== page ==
Péter Csóka first learned about the basics of game theory during his time at university. He attended the investment analysis and risk management study programme at the legal predecessor of Corvinus, the Budapest University of Economic Sciences and Public Administration, and already during his normal studies, he attended the lessons of Ferenc Forgó and Tamás Solymosi about game theory. “We examined what kind of decision-making would be effective in rock, paper, scissors, in poker or in the competition among companies, and how to divide costs, for example, in a fair way”, said Péter. He became more absorbed in the subject in 2002-2003, when his thesis supervisor, Júlia Király gave him an article about cooperative game theory.
“The article discussed how to divide the risks assumed by portfolio managers at a company in a fair way. The study was full of terms related to classic cooperative game theory, and discussed how finances and game theory are interrelated, and that really fascinated me. This impact was so strong, that this was my doctoral research topic, too, later”, said Péter about the beginnings.
The Netherlands, PhD and game theory
He started his doctoral studies at the legal predecessor of the Corvinus. “After a year, I happened to meet Tamás Solymosi in the canteen of the university, at that time he was organising game theory research seminars, and asked me if I could offer someone who would like to attend the doctoral school in the Netherlands. I said, I definitely could. Myself.” So, he attended the doctoral school from 2004 to 2008 in Maastricht, and his supervisors were László Á. Kóczy and Jean-Jacques Herings. From his research related to the subject of the doctoral programme only, 4 joint international articles were produced. In one of them, the co-author was Miklós Pintér among others, with whom Péter wrote additional studies, involving PhD and MSc students, too.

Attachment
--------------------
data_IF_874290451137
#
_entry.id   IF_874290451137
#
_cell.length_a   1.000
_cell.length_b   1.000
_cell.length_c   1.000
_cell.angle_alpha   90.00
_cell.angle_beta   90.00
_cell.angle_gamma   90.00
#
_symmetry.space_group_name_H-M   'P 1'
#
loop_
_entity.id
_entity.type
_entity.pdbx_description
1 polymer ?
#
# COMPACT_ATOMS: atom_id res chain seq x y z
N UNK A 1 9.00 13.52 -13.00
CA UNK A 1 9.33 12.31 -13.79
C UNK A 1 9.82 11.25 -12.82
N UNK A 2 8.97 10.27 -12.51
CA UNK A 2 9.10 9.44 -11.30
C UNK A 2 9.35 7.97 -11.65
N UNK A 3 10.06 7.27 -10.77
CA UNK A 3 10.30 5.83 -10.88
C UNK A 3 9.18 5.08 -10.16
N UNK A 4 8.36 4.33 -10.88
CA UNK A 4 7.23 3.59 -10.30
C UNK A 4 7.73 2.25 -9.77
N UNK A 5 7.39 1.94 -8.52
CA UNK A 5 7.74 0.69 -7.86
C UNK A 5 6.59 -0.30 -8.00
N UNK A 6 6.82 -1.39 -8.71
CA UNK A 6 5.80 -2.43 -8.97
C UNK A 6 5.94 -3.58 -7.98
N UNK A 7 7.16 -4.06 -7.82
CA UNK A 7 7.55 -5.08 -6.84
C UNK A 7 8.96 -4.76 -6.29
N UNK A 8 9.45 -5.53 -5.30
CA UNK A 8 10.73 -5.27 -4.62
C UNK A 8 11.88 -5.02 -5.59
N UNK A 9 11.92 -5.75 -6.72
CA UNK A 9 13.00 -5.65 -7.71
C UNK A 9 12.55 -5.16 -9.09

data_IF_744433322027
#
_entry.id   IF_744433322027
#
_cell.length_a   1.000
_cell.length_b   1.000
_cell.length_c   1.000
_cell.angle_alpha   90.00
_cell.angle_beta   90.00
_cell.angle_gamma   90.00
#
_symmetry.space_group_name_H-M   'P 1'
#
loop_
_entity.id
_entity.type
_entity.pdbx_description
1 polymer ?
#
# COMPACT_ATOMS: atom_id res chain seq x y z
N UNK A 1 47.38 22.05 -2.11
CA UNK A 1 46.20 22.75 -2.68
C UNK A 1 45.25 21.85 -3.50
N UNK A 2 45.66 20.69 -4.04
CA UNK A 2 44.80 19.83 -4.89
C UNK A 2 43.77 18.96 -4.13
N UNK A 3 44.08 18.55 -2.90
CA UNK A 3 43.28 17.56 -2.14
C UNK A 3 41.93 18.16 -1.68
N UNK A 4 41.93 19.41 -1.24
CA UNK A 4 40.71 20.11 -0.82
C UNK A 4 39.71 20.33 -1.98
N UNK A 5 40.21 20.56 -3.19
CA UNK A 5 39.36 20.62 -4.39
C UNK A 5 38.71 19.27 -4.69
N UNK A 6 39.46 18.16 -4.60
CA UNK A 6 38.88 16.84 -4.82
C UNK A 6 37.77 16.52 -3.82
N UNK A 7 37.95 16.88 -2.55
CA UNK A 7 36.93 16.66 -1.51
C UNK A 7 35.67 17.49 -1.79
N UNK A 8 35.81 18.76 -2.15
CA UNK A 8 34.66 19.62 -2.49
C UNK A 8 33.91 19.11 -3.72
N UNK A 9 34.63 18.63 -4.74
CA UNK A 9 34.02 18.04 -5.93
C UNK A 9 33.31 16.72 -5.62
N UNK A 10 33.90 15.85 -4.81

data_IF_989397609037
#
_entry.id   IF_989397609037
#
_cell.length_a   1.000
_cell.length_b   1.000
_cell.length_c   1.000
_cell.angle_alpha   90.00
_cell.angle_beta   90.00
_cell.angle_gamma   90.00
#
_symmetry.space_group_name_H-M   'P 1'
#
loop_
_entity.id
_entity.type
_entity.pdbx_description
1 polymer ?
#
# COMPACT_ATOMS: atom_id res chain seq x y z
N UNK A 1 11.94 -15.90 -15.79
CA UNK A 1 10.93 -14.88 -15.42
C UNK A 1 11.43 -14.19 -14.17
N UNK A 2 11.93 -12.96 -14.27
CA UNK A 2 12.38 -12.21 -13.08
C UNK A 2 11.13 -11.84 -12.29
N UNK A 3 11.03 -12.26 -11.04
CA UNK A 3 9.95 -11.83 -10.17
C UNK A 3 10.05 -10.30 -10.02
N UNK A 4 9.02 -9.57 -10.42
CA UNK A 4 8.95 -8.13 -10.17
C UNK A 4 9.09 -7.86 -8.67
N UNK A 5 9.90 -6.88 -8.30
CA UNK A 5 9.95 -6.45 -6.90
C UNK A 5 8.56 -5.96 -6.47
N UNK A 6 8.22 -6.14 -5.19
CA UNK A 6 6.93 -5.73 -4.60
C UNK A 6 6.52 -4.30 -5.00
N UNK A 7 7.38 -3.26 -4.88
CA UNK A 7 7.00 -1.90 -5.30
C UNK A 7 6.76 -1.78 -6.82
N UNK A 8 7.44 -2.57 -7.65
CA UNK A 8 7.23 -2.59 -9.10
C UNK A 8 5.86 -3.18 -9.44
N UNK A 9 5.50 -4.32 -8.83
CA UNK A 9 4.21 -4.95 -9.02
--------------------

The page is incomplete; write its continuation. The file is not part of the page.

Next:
As a key research direction, Péter uses game theory methods to analyse money market situations occurring in real life. In his study published in 2019 and titled Liability Games, he examined the situation when a company is bankrupt, and it owes more money than it has on its account. “In this case, in the cooperative game theory, the question is always how to distribute wealth in a fair way, i.e. which debtor should get what amount. The obvious answer is that debtors should be paid proportionally, but there are other options, too, and we examine them through models. One of the interesting points in this is that we consider the debtor as an active player, too, who bargains in the same way as other players demanding the collection of the debt. While the latter may join forces and demand the money due to them together, the debtor may make offers, even ultimatums, by paying half of the debt or repaying the debt in instalments”, explained Péter Csóka, adding that according to their model, if the debtor bargains well, it may even avoid the bankruptcy.
Co-author from co-tenant
The period in Maastricht brought a lot of important connections for Péter, he even met the Nobel Prize winner John Forbes Nash professor on one occasion, whose life is depicted in the film titled A Beautiful Mind. “I usually show it to students how I handed over a tuna sandwich to him at the game theory world congress in Istanbul in 2012.” He also added that the world congress, which is held every four years, was organised in Budapest in 2021, with László Á. Kóczy as the main organiser, indicating the strong international embeddedness of Hungarian game theory.